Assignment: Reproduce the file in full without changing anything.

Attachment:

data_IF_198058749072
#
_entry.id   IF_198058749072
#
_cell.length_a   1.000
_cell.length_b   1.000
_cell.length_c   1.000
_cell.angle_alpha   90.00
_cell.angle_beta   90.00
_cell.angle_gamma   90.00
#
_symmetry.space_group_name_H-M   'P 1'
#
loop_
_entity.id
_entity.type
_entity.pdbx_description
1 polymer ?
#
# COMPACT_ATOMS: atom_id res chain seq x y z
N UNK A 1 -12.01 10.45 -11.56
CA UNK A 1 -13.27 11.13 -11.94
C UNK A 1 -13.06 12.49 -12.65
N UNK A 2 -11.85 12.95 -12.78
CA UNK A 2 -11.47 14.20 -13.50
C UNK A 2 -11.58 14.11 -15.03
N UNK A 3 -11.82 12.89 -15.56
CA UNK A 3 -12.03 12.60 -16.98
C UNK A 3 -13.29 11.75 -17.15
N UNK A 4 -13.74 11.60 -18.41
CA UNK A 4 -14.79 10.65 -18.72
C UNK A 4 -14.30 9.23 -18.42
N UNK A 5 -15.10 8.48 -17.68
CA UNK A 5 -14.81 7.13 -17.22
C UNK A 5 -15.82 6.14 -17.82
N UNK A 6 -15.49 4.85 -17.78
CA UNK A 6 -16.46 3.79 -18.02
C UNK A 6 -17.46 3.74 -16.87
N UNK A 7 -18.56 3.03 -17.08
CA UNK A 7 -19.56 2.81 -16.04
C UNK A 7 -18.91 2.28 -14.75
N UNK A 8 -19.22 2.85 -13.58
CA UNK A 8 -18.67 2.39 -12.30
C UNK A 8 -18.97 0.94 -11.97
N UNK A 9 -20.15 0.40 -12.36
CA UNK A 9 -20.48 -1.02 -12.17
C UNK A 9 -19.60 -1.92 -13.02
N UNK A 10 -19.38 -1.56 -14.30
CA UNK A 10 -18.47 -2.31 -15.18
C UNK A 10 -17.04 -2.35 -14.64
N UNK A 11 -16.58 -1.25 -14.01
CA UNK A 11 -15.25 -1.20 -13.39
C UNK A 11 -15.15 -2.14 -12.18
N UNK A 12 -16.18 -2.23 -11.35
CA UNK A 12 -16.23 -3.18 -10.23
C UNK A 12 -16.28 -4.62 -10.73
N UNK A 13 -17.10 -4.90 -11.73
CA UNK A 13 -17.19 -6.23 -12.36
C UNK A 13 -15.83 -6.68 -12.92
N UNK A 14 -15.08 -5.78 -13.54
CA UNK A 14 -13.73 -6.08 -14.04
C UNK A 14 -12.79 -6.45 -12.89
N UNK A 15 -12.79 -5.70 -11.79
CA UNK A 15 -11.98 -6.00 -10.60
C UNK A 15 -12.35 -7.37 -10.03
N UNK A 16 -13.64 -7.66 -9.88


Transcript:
data_IF_198058749072
#
_entry.id   IF_198058749072
#
_cell.length_a   1.000
_cell.length_b   1.000
_cell.length_c   1.000
_cell.angle_alpha   90.00
_cell.angle_beta   90.00
_cell.angle_gamma   90.00
#
_symmetry.space_group_name_H-M   'P 1'
#
loop_
_entity.id
_entity.type
_entity.pdbx_description
1 polymer ?
#
# COMPACT_ATOMS: atom_id res chain seq x y z
N UNK A 1 -12.01 10.45 -11.56
CA UNK A 1 -13.27 11.13 -11.94
C UNK A 1 -13.06 12.49 -12.65
N UNK A 2 -11.85 12.95 -12.78
CA UNK A 2 -11.47 14.20 -13.50
C UNK A 2 -11.58 14.11 -15.03
N UNK A 3 -11.82 12.89 -15.56
CA UNK A 3 -12.03 12.60 -16.98
C UNK A 3 -13.29 11.75 -17.15
N UNK A 4 -13.74 11.60 -18.41
CA UNK A 4 -14.79 10.65 -18.72
C UNK A 4 -14.30 9.23 -18.42
N UNK A 5 -15.10 8.48 -17.68
CA UNK A 5 -14.81 7.13 -17.22
C UNK A 5 -15.82 6.14 -17.82
N UNK A 6 -15.49 4.85 -17.78
CA UNK A 6 -16.46 3.79 -18.02
C UNK A 6 -17.46 3.74 -16.87
N UNK A 7 -18.56 3.03 -17.08
CA UNK A 7 -19.56 2.81 -16.04
C UNK A 7 -18.91 2.28 -14.75
N UNK A 8 -19.22 2.85 -13.58
CA UNK A 8 -18.67 2.39 -12.30
C UNK A 8 -18.97 0.94 -11.97
N UNK A 9 -20.15 0.40 -12.36
CA UNK A 9 -20.48 -1.02 -12.17
C UNK A 9 -19.60 -1.92 -13.02
N UNK A 10 -19.38 -1.56 -14.30
CA UNK A 10 -18.47 -2.31 -15.18
C UNK A 10 -17.04 -2.35 -14.64
N UNK A 11 -16.58 -1.25 -14.01
CA UNK A 11 -15.25 -1.20 -13.39
C UNK A 11 -15.15 -2.14 -12.18
N UNK A 12 -16.18 -2.23 -11.35
CA UNK A 12 -16.23 -3.18 -10.23
C UNK A 12 -16.28 -4.62 -10.73
N UNK A 13 -17.10 -4.90 -11.73
CA UNK A 13 -17.19 -6.23 -12.36
C UNK A 13 -15.83 -6.68 -12.92
N UNK A 14 -15.08 -5.78 -13.54
CA UNK A 14 -13.73 -6.08 -14.04
C UNK A 14 -12.79 -6.45 -12.89
N UNK A 15 -12.79 -5.70 -11.79
CA UNK A 15 -11.98 -6.00 -10.60
C UNK A 15 -12.35 -7.37 -10.03
N UNK A 16 -13.64 -7.66 -9.88